Three exhibits continue at the George Marshall Store Gallery

Julia Zanes, “Sun Dress.”

As summer gives way to autumn, the George Marshall Store Gallery continues its 25th anniversary celebration with three new exhibitions.

Pam Brown, Gail Spaien and Julia Zanes combine sculpture with paintings of imagined worlds and interiors; “Animalia,” by Michael Stasiuk, presents creatures both big and small; and “Quotidian Views,” by Grant Drumheller, includes gouaches and oil paintings that depict travel and people engaged in work and leisure.

Pam Brown, “It’s a Trap.”

There are numerous visual connections between the paintings by Portland artist Gail Spaien, Vermont artist Julia Zanes and the copper wall sculptures by New York artist Pam Brown. “Cottage Bonsai #4,” by Spaien, dominates the front wall of the gallery. The painting depicts the interior of a seaside, summer cottage filled with tables and chairs, books and flowers, and a dog curled up on a rug. Through the window are stylized ripples of the ocean, and oval shaped clouds float above. Although busy with many patterns, there is a zen-like quality to this series of paintings.

Julia Zanes’ work is rooted in storytelling. Through color, collage and various pictorial devices, she leads one into the artist’s world of fairytales and myths. Zane’s paintings are rich in symbolism including many examples of redemption motifs that are designed to break evil spells. The artist explains, “If all other efforts fail, love always prevails.”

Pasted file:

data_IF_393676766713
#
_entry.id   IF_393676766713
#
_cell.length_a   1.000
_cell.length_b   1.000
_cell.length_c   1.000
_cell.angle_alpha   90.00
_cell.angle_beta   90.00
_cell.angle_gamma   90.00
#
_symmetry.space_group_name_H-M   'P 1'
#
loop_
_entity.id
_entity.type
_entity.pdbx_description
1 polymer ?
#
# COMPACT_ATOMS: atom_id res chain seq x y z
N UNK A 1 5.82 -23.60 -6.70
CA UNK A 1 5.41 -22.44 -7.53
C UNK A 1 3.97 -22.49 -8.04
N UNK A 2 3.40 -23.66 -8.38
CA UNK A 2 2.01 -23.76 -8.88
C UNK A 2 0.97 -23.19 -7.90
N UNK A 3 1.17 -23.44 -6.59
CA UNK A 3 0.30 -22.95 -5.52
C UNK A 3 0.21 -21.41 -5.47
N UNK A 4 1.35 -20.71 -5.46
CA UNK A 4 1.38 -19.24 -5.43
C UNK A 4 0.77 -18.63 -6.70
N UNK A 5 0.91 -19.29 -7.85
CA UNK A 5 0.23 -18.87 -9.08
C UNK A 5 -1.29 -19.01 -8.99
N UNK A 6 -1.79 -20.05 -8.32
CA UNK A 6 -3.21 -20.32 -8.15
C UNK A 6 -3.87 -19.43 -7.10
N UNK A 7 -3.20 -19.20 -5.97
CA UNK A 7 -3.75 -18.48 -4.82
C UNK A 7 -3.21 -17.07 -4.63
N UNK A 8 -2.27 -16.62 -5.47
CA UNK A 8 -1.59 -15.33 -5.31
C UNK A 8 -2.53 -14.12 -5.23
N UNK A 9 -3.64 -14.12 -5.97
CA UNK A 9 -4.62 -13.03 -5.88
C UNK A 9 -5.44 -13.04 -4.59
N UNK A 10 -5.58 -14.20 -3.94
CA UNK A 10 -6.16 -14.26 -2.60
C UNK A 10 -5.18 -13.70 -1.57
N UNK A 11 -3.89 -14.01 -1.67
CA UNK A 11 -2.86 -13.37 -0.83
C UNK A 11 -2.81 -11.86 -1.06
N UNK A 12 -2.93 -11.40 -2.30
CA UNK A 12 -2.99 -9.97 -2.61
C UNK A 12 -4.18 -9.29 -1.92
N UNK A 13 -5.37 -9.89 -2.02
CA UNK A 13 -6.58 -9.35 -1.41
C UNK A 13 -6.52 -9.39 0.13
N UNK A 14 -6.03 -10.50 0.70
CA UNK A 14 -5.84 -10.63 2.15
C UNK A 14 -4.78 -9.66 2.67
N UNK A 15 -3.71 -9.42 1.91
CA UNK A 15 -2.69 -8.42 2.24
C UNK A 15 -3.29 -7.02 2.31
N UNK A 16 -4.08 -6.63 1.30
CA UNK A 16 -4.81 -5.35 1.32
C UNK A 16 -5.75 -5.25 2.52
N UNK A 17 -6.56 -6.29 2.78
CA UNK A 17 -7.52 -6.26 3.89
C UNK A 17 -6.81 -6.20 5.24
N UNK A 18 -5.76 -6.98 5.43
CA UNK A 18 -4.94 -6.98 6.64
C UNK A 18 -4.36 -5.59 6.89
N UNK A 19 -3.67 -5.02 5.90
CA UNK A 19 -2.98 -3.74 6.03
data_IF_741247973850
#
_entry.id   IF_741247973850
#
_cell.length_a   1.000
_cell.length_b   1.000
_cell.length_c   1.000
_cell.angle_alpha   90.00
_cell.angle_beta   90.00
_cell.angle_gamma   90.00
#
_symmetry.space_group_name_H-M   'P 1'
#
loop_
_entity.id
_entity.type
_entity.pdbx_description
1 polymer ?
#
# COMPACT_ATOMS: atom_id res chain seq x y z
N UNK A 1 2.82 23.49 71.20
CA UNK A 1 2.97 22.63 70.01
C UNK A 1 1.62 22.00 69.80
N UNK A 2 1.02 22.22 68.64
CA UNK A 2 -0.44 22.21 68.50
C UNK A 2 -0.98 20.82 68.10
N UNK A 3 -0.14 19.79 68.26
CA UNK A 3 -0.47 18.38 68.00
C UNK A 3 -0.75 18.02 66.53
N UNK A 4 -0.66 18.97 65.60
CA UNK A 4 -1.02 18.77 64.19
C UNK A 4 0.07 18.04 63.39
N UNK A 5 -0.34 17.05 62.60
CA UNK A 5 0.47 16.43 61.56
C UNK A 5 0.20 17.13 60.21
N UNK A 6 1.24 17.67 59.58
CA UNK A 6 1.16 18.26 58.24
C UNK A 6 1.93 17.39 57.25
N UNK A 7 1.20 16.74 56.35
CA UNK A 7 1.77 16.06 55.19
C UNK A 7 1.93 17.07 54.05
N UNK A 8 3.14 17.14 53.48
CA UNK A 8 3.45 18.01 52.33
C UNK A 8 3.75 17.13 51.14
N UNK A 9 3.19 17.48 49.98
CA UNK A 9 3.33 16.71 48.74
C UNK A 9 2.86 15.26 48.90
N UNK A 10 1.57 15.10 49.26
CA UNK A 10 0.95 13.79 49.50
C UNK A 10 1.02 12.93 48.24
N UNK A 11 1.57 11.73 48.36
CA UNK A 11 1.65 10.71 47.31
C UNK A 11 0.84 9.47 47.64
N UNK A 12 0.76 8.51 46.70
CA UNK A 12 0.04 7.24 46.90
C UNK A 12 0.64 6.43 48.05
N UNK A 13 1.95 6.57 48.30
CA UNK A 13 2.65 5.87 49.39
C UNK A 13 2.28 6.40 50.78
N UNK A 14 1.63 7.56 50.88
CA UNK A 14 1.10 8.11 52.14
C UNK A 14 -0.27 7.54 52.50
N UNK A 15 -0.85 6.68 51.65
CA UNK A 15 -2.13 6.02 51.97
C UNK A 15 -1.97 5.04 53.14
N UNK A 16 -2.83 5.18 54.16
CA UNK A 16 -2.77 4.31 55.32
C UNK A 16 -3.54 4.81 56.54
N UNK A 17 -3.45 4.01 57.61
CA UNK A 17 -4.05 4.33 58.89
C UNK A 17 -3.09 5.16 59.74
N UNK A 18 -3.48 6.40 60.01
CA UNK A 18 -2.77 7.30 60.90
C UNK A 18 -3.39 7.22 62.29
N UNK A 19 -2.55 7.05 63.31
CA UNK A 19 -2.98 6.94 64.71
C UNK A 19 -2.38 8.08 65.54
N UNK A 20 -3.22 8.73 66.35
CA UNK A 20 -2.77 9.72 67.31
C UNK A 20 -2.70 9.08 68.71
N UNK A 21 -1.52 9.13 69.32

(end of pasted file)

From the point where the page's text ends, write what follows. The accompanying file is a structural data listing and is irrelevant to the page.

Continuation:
The flowers and vines found in Zane’s paintings are repeated in the copper wall sculptures by Pam Brown. The artist collects remnants and salvaged materials from abandoned factory sites and then, using a process similar to needlework, assembles them. Instead of the traditional fabric and thread, she darns together the found sheet metal with wire. These elegant pieces float on the white gallery walls and the copper and brass patinas blend with the colors in the paintings.

Michael Stasiuk, “Racoon.”

A menagerie of animal sculptures made by Portsmouth artist Michael Stasiuk are exhibited throughout the gallery. By combining found materials — mostly wood, metal and assorted fragments from broken chairs and toys — Stasiuk creates playful, nostalgic sculptures. The creatures in “Animalia” range in scale from a 5-inch aardvark to a 5-foot giraffe. Stasiuk’s many years of teaching and collaborating with both children and adults has kept his whimsical sensibilities intact, delighting the viewer with his imagination.

Grant Drumheller, “Tossing the Catch.”

Figures feature prominently in much of Grant Drumheller’s work. His paintings reflect ordinary life by capturing crowds in a city park, fishermen on their boats, people digging for clams, or quiet domestic life and the private world of a home’s interior. His exhibition makes everyday activities something to celebrate. There is a freshness and brightness in the small gouache paintings on paper — elements that he brings to his newer oil on linen canvases. After decades of teaching, the artist seems very content and productive in his new-found retirement years.

The exhibitions continue through Oct. 18. Gallery hours are 10 a.m. to 5 p.m. Wednesday through Saturday and 1 to 5 p.m. Sunday. Appointments can be made on the gallery website or by calling curator Mary Harding at 207-752-0205.

George Marshall Store Gallery is at 140 Lindsay Road, York. See for more information.

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